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School's out...and so is physical activity warns The Heart and Stroke Foundation

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Heart and Stroke Foundation of Ontario
Publication Date: 
21 Jun 2010

Text of the press release:

A new survey by the Heart and Stroke Foundation of Ontario found the majority of kids in the Greater Toronto Area (GTA) will be missing out on physical activity this summer, as parents scramble to find child care solutions once school is out.

According to the Heart and Stroke Foundation, parents face the harsh realities of juggling cost, safety and work schedules over finding solutions that allow their kids to be active.

The Foundation survey, which was completed in May 2010, reveals that only one-quarter of GTA parents had completed summer activity arrangements for their children.

What's more, non-negotiable priorities among working and cash-strapped parents of school-aged kids made finding child care solutions that are affordable, convenient and safe a greater priority than finding programs promoting physical activity.

"Activity is becoming something that happens by chance -- if at all," says Sharon Brodovsky, Heart and Stroke Foundation spokesperson. "Years ago, summertime meant we got on our bikes in the morning and came back before the streetlights came on. Those days are long gone. Yet, with obesity rates hovering near 28% in Ontario alone, a rate that has tripled over the past 25 years, what are we doing to ensure that our children stay active and healthy during the summer?"

When asked where their children will be spending most of their time this summer, the most common responses were: with the parent or parents (46%), at day camps (17%), or with grandparents (8%). The type of caregiver strongly influences how active the children will be. It's expected that two-thirds (67%) of children who spend most of their time in a day camp will be vigorously active, dropping to 48% among those spending most of their time with parents and 29% for those with their grandparents.

According to the 2010 Active Healthy Kids Canada report card, only 14% of Ontario children and youth are meeting Canada's guidelines of 90 minutes of physical activity a day. "Nine out of ten parents think their children will spend some or most of their time in outdoor active play, with almost four out of ten thinking they will be spending most of their time outdoors," says Dr. Marco Di Buono, Director of Research, Heart and Stroke Foundation of Ontario.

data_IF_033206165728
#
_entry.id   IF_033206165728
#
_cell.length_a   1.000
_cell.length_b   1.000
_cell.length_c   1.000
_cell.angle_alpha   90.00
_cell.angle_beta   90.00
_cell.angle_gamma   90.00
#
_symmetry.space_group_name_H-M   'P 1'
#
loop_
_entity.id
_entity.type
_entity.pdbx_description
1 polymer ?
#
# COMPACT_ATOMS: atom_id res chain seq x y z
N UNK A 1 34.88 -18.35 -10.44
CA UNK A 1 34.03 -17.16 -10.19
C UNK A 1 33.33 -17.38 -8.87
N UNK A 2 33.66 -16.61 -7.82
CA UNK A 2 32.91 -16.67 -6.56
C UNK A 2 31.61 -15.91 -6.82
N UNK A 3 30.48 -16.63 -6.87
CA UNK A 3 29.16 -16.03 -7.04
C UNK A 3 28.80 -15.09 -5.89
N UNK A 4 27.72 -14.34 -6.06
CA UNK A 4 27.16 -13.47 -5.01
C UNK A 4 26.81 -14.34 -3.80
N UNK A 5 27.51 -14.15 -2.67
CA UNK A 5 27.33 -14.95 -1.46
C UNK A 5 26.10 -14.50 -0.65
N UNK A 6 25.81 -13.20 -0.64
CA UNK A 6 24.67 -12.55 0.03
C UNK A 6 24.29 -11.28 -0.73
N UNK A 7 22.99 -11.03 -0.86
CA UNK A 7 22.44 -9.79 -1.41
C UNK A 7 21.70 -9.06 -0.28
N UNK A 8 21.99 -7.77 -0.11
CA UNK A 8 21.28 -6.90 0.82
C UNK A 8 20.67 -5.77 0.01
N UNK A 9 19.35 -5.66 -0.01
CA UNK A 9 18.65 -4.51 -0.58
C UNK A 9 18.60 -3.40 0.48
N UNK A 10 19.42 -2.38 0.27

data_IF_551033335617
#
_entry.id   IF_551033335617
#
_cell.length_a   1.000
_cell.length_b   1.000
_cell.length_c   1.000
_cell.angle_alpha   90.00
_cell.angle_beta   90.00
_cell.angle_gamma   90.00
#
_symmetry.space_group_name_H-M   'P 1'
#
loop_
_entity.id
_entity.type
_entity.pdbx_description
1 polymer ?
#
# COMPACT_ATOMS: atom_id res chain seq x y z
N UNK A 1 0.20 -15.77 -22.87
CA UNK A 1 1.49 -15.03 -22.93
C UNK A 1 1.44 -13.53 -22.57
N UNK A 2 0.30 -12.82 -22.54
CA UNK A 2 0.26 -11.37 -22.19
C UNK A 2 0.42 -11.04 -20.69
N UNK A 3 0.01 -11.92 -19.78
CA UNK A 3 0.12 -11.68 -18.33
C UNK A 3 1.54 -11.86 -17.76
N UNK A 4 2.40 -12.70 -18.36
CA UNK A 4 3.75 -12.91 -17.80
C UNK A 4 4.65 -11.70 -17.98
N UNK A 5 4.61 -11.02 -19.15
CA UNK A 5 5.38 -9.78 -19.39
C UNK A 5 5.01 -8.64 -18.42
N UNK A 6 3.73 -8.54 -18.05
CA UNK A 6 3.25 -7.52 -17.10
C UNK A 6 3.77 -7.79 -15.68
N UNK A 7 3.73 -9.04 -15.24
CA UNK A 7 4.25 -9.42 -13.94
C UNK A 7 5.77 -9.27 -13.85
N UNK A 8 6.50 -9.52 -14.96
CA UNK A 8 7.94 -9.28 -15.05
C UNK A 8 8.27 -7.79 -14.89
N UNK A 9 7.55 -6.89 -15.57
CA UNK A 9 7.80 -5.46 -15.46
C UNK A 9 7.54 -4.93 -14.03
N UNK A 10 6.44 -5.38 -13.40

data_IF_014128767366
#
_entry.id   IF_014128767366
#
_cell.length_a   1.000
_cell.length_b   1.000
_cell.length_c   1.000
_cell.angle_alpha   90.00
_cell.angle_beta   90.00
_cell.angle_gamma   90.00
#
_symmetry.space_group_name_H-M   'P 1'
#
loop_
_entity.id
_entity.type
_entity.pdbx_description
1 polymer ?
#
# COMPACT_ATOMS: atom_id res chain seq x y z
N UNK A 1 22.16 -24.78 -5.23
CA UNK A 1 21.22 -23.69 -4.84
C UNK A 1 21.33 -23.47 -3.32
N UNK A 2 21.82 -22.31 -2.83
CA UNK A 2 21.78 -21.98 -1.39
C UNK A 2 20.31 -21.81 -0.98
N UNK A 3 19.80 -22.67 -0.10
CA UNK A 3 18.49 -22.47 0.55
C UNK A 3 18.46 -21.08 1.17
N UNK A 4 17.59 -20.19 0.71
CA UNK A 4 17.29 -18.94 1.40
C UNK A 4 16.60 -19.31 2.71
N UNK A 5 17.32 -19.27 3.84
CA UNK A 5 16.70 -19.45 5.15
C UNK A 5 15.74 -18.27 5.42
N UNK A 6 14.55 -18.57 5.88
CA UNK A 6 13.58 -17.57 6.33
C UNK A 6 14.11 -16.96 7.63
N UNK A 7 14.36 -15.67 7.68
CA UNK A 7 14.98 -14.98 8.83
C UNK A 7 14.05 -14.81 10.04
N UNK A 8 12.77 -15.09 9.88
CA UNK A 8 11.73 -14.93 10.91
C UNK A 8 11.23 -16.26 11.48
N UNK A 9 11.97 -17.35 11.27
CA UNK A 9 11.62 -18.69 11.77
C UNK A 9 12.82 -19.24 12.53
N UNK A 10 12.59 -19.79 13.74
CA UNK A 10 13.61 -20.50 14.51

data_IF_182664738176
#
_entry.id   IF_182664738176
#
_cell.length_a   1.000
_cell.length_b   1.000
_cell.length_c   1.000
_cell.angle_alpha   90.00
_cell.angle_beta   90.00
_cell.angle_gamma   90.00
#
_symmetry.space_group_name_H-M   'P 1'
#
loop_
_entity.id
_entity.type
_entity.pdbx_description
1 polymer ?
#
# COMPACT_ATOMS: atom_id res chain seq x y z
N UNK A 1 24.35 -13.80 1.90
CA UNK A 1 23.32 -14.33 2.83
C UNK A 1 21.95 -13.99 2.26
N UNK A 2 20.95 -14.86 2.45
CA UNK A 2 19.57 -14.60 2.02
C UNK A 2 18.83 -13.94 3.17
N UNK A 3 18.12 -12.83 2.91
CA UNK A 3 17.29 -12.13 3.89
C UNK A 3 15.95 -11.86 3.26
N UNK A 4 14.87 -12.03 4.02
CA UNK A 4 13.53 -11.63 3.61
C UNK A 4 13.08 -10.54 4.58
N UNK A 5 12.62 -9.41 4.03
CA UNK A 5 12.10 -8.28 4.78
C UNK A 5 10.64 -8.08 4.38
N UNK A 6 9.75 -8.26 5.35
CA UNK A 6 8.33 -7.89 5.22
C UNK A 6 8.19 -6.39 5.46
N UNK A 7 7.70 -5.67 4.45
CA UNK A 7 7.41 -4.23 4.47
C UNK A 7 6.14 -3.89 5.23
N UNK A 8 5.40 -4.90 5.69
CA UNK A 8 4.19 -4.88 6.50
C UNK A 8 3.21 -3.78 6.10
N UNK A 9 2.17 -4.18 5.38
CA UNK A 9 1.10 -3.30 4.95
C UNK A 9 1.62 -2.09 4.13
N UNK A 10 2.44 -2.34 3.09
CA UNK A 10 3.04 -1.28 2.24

"But being outdoors doesn't necessarily translate into being physically active. And parents' own reports suggest that only half (52%) of the children will be vigorously active this summer."

For some parents -- particularly single parents and those with several children -- cost is a major issue. More than half (54%) of parents anticipated they will be spending over $500 per child this summer and a quarter (26%) are spending $1,000 or more on summer activities. "With half of the kids spending most of their summer with their parents, we need to make it easier and more accessible for parents to keep their kids active" says Sharon Brodovsky.

According to the Foundation's survey, parents are relying on informal play to keep their kids active. Only one in five children will be spending a lot of time swimming, one in seven in day camps, and one in eight in organized sports this summer.

"Our kids live in a society in which calorie-dense and often nutritionally-poor foods are too readily available to them and, compared to past generations it is not as easy to be active. If we leave activity during the summer to chance, chances are there will be a lot of sedentary kids. It's not fun or healthy," says Dr. Di Buono.

In 2006, the HSFO identified childhood obesity as a critical issue for the future heart health of Ontario. With 28% of Ontario's children overweight and obese, today's children are at risk of developing long-term health effects such as heart disease, high blood pressure and type 2 diabetes at a much too early age -- through no fault of their own.

As a result, the Foundation created a ground-breaking, province-wide initiative called Spark Together for Health Kids. The mandate of this program is to advocate for children's improved access to physical activity and healthy food and the need to work collaboratively with partners from all sectors to create sustainable solutions.

Heart and Stroke Foundation of Ontario Recommendations:

- Make it easier for parents to make healthy choices for their families
- Ensure access to nutritious, safe and culturally appropriate foods and affordable and accessible physical activity opportunities for all children in Ontario.
- Foster action that supports and encourages active living and physical activity.
- Develop essential processes and frameworks at provincial and municipal levels for integrated planning and action.
- Facilitate joint action by individuals, community groups, not-for-profit agencies, media, private sector and governments.